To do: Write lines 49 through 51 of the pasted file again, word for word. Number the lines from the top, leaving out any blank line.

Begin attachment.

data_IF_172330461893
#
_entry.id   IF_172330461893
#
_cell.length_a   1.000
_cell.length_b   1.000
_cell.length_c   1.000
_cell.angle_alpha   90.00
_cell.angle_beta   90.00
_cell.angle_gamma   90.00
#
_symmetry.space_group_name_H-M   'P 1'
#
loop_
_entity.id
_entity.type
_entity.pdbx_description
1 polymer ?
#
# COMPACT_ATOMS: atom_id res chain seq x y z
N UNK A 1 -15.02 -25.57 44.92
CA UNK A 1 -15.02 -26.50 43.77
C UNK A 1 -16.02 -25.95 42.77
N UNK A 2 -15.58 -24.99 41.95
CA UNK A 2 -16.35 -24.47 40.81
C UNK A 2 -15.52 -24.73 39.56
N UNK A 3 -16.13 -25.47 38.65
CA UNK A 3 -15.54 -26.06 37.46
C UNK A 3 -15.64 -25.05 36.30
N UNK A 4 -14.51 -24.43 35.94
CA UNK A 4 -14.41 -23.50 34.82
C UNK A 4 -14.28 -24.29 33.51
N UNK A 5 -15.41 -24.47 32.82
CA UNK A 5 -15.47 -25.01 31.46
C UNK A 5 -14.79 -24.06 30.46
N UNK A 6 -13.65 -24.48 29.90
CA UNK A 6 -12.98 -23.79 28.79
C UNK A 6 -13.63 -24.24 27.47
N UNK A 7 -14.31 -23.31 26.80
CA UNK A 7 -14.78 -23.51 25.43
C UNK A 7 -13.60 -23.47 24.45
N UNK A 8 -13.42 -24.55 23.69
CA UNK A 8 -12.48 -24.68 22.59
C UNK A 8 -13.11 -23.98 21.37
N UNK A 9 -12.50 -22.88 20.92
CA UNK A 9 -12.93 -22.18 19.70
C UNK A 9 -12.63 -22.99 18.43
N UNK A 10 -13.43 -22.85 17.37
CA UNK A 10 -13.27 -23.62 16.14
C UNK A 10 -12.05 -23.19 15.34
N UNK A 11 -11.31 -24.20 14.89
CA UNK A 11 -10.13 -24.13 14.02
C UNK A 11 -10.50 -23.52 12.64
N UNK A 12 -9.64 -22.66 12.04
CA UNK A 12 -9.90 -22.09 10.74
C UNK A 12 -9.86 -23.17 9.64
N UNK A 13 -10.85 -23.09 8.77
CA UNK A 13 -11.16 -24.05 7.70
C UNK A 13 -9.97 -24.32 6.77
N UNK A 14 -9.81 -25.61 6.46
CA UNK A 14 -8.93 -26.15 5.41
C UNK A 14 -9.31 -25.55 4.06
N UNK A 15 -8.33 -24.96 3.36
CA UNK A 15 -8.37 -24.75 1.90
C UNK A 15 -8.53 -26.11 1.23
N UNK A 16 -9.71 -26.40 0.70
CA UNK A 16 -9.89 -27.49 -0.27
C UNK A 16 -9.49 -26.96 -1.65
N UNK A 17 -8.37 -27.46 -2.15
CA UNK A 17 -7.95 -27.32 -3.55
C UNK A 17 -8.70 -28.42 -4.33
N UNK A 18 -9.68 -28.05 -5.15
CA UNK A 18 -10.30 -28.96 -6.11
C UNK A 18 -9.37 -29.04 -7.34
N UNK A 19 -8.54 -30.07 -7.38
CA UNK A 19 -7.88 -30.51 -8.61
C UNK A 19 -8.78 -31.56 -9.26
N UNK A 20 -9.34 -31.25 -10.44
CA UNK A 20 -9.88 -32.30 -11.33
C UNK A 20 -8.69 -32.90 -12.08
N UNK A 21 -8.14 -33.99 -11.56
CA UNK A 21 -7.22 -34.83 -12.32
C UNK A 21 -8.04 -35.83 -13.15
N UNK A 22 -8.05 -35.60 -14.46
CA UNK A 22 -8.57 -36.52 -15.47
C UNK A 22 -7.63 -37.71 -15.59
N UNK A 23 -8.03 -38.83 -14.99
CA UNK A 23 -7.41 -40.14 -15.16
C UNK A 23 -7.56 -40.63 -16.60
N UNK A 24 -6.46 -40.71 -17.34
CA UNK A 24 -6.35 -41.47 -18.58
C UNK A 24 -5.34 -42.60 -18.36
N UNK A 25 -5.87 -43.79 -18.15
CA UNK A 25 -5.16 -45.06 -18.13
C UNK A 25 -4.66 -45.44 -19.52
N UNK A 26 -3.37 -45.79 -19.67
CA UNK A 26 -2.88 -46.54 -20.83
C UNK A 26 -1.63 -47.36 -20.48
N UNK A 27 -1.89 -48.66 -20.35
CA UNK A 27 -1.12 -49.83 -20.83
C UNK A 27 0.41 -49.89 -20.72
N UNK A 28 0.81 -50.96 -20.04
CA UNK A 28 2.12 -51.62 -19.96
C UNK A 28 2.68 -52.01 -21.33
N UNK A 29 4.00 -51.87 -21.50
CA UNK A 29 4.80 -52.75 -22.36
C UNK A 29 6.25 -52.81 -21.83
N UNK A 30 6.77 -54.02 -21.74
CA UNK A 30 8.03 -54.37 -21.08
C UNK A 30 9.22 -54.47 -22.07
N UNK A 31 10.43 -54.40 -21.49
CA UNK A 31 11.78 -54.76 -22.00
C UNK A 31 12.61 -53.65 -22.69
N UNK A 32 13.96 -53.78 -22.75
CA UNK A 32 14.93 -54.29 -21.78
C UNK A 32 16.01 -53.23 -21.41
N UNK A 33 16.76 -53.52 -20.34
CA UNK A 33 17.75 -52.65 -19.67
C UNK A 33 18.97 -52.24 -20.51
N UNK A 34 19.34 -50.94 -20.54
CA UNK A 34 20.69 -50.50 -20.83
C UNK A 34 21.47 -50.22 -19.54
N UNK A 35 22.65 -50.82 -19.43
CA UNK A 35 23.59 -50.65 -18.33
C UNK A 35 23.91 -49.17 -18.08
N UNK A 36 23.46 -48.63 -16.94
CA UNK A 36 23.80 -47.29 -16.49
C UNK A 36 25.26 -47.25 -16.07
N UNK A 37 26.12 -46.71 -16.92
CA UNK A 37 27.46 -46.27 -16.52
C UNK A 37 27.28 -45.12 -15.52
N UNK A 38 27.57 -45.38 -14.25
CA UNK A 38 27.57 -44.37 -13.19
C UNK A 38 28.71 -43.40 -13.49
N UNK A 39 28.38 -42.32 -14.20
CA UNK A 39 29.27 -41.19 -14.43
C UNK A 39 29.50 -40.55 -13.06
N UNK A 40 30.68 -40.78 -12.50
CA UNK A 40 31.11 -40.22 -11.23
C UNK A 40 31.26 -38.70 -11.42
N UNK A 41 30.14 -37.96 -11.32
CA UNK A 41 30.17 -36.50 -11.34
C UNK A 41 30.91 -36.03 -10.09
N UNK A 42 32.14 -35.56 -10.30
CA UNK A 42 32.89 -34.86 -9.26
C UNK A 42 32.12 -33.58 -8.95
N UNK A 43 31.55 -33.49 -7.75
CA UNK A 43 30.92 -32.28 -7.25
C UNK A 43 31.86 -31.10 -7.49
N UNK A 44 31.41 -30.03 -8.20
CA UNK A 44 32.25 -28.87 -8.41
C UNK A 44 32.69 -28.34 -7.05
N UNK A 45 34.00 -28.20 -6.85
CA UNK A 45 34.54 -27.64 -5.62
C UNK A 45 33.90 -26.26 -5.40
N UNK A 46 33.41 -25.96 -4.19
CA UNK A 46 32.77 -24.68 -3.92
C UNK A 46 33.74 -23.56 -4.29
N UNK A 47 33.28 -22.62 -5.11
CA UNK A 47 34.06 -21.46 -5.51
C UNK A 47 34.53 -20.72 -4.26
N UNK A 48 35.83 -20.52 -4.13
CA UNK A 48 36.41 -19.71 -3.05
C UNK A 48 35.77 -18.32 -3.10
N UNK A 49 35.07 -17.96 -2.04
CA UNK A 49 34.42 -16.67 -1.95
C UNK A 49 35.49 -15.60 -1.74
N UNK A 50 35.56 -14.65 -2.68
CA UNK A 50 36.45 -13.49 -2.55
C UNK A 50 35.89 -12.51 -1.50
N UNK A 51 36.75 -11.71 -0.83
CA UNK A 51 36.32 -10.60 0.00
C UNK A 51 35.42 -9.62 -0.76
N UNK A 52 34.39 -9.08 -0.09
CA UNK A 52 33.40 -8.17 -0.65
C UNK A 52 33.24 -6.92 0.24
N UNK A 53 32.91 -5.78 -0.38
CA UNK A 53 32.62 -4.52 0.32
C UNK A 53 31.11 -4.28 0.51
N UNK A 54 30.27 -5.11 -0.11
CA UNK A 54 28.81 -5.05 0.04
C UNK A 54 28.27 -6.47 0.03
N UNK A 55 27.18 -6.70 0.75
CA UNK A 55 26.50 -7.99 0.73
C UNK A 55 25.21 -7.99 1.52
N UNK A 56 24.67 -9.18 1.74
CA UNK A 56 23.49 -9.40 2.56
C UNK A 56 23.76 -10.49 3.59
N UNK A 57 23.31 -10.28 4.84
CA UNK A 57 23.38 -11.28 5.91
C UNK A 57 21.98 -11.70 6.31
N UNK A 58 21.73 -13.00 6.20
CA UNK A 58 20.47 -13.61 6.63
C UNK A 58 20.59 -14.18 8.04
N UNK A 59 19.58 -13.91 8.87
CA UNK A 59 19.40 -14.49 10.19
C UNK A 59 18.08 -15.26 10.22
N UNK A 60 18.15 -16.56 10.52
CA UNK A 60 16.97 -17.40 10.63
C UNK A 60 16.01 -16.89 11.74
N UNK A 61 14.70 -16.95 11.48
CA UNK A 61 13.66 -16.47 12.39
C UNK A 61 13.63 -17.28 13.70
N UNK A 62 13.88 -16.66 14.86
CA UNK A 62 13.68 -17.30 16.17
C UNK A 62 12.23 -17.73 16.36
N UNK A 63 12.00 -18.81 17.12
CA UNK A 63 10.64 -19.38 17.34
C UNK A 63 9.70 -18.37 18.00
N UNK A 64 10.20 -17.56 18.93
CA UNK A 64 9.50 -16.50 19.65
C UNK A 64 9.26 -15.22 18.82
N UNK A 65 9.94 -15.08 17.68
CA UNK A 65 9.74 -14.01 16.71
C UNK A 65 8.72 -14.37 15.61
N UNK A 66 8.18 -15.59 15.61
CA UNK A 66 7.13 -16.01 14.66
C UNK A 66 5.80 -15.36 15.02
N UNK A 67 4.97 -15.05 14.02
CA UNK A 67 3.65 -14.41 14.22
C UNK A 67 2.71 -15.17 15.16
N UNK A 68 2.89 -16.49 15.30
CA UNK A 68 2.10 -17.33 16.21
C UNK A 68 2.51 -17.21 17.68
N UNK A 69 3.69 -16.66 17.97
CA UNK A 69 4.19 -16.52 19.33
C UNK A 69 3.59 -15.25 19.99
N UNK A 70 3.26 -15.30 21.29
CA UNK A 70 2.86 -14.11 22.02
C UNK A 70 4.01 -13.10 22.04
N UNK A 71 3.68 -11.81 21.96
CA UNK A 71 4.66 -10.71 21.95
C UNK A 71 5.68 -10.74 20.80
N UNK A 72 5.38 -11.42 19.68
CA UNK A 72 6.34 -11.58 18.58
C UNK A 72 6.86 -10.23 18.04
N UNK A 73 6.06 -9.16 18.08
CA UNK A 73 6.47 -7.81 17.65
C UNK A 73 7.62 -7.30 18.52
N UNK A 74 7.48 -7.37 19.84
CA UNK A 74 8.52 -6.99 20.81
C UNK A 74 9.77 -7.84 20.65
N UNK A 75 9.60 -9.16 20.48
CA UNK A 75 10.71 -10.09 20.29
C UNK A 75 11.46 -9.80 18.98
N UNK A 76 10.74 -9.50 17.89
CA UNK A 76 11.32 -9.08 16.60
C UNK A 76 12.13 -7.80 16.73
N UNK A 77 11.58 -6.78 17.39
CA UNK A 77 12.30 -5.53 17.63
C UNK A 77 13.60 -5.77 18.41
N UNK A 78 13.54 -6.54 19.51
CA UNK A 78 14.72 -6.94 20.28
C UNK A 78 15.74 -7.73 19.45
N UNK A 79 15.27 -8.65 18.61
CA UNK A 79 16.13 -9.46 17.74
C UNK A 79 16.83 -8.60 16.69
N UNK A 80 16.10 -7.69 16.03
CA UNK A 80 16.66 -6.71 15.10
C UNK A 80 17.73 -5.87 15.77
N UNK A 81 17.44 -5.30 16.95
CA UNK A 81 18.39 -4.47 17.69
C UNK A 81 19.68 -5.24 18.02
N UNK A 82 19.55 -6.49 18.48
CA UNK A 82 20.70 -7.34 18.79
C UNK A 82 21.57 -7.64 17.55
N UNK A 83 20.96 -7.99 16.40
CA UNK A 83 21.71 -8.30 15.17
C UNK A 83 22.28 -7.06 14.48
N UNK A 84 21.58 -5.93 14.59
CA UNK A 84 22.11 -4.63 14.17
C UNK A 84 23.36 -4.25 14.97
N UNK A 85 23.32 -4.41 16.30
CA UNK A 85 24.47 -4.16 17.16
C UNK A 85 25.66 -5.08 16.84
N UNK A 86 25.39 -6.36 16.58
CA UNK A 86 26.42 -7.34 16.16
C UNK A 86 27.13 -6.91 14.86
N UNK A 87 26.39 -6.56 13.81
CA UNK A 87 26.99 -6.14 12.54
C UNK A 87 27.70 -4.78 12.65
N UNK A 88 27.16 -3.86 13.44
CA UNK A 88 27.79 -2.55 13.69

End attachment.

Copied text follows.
CA UNK A 10 -13.27 -23.62 16.14
C UNK A 10 -12.05 -23.19 15.34
N UNK A 11 -11.31 -24.20 14.89